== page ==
The plot for Strangers on a Train is not totally unknown today but back in 1951 it was a new twist. Based on the first novel by Patricia Highsmith and directed by that master of suspense Alfred Hitchcock, this movie casts Robert Walker as a psychopathic killer who engages a fellow train traveller in discussion about partnering for a criss-cross murder. That is to say, he will kill someone for fellow traveller, tennis champion Guy Haines (played by Farley Granger), and Guy in return will commit a murder for him. The premise is that since they are committing the murder of a person unknown to them, they will get away with it — neither of them will have an apparent motive.
The commentary for this movie includes Peter Bogdanovich, screenwriter Joseph Stefano (Psycho) and Patricia Highsmith’s biographer Andrew Wilson, as well as several Hitchcock colleagues and family members, and excerpts from an interview with Hitchcock himself. Well worth watching first the movie and then the movie with the commentary.
The tension is very high right from the beginning. The two main characters are confined together on a train. A favourite theme of Hitchcock’s. Guy is reluctantly pulled into a conversation, then a lunch, with Bruno who Guy does not in the least take seriously. Guy is trapped in an impossible marriage and wants a divorce. Bruno would like to be rid of his father. It isn’t until Bruno turns up outside Guy’s apartment building in the dead of night to tell him he no longer has to worry about his wife — Bruno has murdered her — that Guy realizes the man is insane and has made him an accessory and now expects him to murder his father. Guy is totally out of his depth. He can’t turn Bruno in without becoming implicated. Ignoring Bruno doesn’t work — he just keeps showing up. The clincher is that Bruno has lifted Guy’s monogrammed lighter from the train and it is the one piece of evidence the police need to convict him of his wife’s murder. He is the one with the motive, after all.
Robert Walker is incredibly convincing as the cold-blooded psychotic while Granger plays the distressed victim in a style very reminiscent of James Stewart. When Guy’s girlfriend (played by Ruth Roman) starts to piece the evidence together, she proves his point for him that nobody would believe he didn’t play a role in his wife’s murder. “How did you get him to kill her for you?” He is confused by the progression of events almost all the way through the movie. Character actor Leo G. Carroll plays the girlfriend’s senator father and her sister is played by Hitchcock’s daughter Patricia who begins with a rather morbid fascination with crime and police method until Bruno enters the picture and finds her similarity in appearance to Guy’s wife, Miriam, unsettling to the point that he frightens her half out of her wits with the sinister way he looks at her.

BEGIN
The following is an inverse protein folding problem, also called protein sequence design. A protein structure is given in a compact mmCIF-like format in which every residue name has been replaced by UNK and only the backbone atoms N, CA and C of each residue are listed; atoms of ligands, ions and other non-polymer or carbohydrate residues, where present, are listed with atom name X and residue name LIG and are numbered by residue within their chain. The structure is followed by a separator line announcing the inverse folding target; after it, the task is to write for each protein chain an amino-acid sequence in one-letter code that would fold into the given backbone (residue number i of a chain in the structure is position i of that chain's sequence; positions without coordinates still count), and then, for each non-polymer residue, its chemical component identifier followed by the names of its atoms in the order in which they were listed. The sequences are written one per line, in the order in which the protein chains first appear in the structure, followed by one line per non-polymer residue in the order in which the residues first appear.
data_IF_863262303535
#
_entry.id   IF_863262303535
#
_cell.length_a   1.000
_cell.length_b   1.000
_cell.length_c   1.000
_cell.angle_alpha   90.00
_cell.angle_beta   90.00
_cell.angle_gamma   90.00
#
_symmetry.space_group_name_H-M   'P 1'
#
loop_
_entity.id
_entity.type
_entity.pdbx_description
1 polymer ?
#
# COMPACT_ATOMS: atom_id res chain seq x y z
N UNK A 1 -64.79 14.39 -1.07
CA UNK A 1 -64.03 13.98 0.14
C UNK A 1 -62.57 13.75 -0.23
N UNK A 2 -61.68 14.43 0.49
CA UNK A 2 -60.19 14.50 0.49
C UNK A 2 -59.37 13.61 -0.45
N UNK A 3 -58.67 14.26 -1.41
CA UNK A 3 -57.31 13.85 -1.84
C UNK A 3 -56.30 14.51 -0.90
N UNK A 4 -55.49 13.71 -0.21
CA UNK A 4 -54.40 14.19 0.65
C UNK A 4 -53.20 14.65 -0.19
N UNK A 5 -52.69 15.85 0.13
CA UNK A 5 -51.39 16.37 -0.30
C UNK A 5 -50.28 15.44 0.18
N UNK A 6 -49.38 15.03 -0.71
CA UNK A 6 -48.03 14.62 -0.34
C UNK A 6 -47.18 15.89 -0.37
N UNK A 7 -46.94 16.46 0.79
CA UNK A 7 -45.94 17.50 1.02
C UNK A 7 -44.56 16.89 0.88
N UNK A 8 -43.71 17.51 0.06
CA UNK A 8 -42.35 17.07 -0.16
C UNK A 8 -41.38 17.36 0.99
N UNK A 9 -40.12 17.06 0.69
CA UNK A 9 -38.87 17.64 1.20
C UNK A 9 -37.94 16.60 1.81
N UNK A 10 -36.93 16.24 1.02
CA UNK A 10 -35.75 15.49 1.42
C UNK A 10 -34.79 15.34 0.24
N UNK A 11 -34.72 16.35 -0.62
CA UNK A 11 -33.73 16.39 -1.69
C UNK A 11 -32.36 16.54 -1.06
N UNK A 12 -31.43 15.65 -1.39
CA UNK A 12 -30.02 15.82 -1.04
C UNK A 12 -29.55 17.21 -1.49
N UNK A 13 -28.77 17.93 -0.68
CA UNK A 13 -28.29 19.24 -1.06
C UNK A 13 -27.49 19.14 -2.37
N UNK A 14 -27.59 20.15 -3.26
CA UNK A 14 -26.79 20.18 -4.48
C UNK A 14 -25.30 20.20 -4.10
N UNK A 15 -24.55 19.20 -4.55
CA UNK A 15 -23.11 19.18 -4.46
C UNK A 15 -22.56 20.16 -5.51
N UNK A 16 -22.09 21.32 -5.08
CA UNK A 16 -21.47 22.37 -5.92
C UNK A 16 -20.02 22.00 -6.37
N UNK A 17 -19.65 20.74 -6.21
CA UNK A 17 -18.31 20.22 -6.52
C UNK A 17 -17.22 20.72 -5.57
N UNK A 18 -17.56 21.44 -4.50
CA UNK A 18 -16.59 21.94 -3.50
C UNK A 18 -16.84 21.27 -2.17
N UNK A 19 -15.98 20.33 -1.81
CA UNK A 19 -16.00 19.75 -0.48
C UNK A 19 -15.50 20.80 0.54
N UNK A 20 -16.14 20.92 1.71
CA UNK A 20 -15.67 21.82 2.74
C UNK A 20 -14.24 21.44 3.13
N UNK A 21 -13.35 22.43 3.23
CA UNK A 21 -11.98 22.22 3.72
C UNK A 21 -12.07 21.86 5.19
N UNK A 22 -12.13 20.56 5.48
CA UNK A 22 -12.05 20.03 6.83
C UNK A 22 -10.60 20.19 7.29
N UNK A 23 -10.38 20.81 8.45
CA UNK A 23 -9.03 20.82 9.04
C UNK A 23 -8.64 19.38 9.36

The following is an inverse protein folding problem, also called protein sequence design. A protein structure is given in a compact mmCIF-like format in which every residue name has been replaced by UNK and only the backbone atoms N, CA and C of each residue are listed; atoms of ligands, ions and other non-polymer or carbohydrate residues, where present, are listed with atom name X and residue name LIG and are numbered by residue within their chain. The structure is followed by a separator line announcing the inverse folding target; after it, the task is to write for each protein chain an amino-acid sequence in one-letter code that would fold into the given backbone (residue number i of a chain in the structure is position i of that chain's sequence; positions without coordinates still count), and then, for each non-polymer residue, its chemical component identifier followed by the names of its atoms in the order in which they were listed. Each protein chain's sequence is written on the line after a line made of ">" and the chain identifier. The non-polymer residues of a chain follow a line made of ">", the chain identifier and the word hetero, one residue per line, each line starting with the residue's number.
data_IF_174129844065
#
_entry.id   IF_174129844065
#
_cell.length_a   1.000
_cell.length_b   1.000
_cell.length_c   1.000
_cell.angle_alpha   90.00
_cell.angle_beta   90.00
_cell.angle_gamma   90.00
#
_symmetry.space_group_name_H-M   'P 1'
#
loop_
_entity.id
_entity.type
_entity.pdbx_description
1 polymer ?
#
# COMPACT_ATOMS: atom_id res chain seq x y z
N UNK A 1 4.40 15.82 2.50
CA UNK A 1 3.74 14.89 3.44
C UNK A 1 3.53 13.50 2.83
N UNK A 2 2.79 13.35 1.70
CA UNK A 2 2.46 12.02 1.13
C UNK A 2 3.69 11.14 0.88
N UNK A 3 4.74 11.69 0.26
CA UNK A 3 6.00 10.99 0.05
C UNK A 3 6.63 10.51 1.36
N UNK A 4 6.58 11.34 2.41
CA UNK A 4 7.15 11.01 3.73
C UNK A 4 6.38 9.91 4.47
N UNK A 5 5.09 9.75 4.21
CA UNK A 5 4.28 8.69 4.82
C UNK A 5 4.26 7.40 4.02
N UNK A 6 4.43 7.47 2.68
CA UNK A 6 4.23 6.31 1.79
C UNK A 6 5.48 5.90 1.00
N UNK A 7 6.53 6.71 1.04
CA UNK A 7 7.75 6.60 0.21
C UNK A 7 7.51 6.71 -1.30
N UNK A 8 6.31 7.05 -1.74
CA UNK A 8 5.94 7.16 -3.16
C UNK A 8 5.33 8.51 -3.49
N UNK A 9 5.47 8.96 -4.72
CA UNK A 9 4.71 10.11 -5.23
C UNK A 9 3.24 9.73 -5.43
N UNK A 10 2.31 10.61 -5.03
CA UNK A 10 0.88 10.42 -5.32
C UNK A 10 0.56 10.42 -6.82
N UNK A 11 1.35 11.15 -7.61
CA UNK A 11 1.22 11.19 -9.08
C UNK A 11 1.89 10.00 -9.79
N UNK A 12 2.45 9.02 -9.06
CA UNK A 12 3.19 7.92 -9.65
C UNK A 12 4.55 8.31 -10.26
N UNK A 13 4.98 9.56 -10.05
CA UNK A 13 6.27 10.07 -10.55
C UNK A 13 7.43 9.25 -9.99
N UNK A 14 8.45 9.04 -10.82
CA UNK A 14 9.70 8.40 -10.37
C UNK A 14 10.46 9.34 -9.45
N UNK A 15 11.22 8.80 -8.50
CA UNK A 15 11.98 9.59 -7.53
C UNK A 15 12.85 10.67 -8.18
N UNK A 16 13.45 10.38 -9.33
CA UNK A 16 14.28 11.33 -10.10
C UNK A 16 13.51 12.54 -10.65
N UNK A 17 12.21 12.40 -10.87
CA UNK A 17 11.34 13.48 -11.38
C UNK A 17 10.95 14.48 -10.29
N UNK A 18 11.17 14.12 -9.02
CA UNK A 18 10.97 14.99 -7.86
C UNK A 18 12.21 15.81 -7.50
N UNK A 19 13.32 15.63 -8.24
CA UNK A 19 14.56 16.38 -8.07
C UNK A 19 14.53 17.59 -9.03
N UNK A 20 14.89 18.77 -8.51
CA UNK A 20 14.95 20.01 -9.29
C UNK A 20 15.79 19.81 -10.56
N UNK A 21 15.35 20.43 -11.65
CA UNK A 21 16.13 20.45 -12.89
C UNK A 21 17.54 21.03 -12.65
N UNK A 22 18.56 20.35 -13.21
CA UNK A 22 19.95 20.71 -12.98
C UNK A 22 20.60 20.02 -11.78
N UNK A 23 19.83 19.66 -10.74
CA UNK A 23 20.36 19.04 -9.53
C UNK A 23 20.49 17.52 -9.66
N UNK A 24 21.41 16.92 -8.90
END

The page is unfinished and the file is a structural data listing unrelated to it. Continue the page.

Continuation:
Hitchcock made a lot of changes from the book. The tennis player was originally an architect. The setting was changed to Washington. There is no wedding in the movie. The ending was changed but I can’t tell you how without spoiling both the movie and the book for you. Both, however, are chilling in their exploration of the seduction of the use of crime to solve problems and the ensuing guilt.
This movie is available from TCM Greatest Classic Films Collection: Hitchcock Thrillers (Suspicion / Strangers on a Train / The Wrong Man / I Confess). It’s an incredible deal. Four truly classic black and white thrillers with the added bonus that Strangers on a Train has the Highsmith touch as well. After seeing the movie, I do want to read the original novel. The movie has the genius of Hitchcock — the murder being seen through the victim’s glasses, the thread throughout of Guy’s monogrammed lighter, the tie clip worn by Bruno with his name on it, the train trips, the return to the merry-go-round — but having read some of Highsmith’s work and many reviews of her style and substance, I believe that her psychological descriptions will reveal another dimension to this twisted story of ordinary people becoming caught up in events that spin out of control and draw them into corruption. * * * * *
Strangers on a Train — kindle edition